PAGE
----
Relais & Châteaux is supporting the United Nations' World Ocean Day through a campaign to raise awareness about the seasonality of seafood — something you probably never even considered when you're ordering your tuna entrée medium rare.
The great Jacques Cousteau said it best: "The sea, once it casts its spell, holds one in its net of wonder forever."
The ocean has transfixed us for as long as we've been around. And although it covers more than 70 percent of the Earth's surface, according to the United States Geological Survey (USGS), we have so far mapped less than 10 percent of it. Crazy, right? We know more about the geography of outer space than we do about ocean floors, valleys, and canyons. It's especially amazing if you consider how reliant we are on this beautiful mystery: The ocean produces at least half of the planet's oxygen and absorbs a quarter of its carbon emissions. It is home to innumerable plant and animal species and provides more than three billion people with their livelihoods. Rainforests may be the lungs of the planet, but oceans are its heartbeat, influencing and regulating the climate and fueling its ecosystems.
The oceans have been working overtime for us — and because of us. If only they could keep themselves healthy. According to Live Ocean Foundation, because the ocean has trapped some 90 percent of the excess heat created by climate warming, its waters have acidified and its oxygen has been depleted, which in turn has caused sea levels to rise and marine ecosystems to be destroyed.
Every year, in an effort to raise awareness about this crisis, the United Nations deems June 8th World Oceans Day, highlighting human impact on the ocean and encouraging us to take better care of it. (In less diplomatic terms: Love your Mother, people!)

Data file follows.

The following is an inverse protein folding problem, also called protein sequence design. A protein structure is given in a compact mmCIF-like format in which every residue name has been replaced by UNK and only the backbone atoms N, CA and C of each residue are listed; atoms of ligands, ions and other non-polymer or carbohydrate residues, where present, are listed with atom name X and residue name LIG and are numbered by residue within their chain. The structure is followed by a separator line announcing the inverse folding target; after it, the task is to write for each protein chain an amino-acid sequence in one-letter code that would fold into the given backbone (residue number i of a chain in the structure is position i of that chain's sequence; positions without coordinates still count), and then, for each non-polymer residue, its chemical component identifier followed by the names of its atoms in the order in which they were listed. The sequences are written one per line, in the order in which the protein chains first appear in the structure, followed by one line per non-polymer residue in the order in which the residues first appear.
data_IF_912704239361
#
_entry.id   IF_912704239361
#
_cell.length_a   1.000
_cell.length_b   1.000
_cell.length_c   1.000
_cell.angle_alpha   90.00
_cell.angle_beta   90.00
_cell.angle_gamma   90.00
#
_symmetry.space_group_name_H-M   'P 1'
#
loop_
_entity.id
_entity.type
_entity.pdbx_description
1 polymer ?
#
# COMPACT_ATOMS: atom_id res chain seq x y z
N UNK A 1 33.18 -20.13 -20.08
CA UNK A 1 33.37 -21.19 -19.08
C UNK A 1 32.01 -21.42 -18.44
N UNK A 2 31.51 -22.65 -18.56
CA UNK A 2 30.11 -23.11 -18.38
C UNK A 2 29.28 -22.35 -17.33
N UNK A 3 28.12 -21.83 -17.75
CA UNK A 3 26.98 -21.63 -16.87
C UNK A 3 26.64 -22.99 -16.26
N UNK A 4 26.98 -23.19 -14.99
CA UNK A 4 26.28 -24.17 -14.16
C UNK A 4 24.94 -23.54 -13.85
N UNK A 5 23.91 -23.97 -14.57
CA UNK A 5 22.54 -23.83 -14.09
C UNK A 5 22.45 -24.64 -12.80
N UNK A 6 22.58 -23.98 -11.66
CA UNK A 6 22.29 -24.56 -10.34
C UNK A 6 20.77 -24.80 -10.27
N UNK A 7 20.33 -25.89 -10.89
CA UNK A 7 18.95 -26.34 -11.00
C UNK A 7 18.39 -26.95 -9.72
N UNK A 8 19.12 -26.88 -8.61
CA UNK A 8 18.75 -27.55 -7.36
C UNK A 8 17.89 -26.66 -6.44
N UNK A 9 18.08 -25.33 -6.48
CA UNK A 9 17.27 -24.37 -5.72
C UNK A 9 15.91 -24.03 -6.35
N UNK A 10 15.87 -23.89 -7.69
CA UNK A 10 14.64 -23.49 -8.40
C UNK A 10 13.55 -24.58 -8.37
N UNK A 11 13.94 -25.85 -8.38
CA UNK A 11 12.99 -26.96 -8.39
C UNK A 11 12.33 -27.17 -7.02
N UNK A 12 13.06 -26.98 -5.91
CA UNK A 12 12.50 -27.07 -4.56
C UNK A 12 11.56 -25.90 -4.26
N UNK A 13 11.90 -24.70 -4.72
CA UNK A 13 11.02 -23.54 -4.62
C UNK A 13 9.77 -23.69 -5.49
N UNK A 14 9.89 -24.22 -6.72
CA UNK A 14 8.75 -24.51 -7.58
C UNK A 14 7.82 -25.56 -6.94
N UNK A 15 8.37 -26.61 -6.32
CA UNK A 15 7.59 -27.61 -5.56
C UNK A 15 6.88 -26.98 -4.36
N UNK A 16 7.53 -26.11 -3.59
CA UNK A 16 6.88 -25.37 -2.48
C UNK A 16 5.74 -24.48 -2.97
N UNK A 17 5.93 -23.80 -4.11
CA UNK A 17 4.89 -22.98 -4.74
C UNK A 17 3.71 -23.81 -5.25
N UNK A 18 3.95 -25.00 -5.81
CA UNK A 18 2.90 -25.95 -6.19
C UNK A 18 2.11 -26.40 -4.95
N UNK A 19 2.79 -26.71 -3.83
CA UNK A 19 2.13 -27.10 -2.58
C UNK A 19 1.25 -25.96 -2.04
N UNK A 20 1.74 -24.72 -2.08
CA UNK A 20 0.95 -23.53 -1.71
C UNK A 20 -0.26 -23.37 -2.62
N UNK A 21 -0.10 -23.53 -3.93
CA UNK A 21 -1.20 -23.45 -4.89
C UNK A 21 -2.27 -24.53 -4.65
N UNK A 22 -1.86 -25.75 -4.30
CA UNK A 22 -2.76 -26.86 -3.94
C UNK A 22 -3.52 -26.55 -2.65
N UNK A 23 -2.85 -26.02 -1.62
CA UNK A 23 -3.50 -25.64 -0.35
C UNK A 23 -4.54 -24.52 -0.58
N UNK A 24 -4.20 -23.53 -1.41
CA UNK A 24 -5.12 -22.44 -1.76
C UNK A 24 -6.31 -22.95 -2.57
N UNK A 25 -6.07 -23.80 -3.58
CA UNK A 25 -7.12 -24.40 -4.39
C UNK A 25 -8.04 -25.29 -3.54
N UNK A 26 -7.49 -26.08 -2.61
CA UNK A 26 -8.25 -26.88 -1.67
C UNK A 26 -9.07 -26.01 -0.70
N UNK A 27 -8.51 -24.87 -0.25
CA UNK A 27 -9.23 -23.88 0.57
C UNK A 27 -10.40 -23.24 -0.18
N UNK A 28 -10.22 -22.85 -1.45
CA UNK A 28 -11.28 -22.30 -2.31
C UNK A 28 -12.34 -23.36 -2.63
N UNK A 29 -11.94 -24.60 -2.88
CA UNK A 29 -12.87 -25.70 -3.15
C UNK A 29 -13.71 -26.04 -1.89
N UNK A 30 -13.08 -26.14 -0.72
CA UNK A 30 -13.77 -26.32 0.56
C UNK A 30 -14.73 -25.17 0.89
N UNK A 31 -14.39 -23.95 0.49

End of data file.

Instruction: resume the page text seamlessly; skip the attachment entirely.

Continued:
I grew up on the ocean in Southern California. I swam before I could walk, and the Pacific was my playground. I'm passionate about the health of the waters I love, so I jumped at the opportunity to visit Cape Cod to see (and taste) how Relais & Châteaux is championing the oceans through the intersection of sustainability, seafood, and fine dining. Throughout the month of June, all 580 independently owned luxury hotels and fine-dining restaurants in the Relais & Châteaux global portfolio are offering special experiences (meals, cooking classes, excursions) to raise awareness about seafood seasonality. I tasted a preview at a six-course dinner at Chatham Inn, the oldest operating inn on Cape Cod.
In recent decades, consumers have become more aware about the seasonality of produce. "Farm to table" has gone from trendy to typical; farmers markets have become more popular. We know not to expect juicy tomatoes in January, and we rejoice when ramps pop up during spring. (Okay, at least we know we should.) On the meat front, consumers know about the evils of hormone-pumped chickens; butchers have become hip.
Seafood has not gotten the same attention. We may know about the value of wild over farm-raised fish (though that isn't as straightforward as it seems or as good for the planet), but seafood seasonality is a concept most diners have probably never considered. As on land, life underwater revolves around natural cycles. Fish, crustaceans, and mollusks breed at certain times of the year unique to their species and habitat. Fish typically gather in schools to breed, leaving them vulnerable to mass fishing operations that are only too happy to take advantage of the large population gathering — a much easier way to cash in at the fish market. As a result, the breeding periods have come to be considered by the fishing industry as a species' "season." The commercial vessels then go on the prowl, resulting in the depletion of 90 percent of big fish populations and the destruction of half of all coral reefs, according to the United Nations.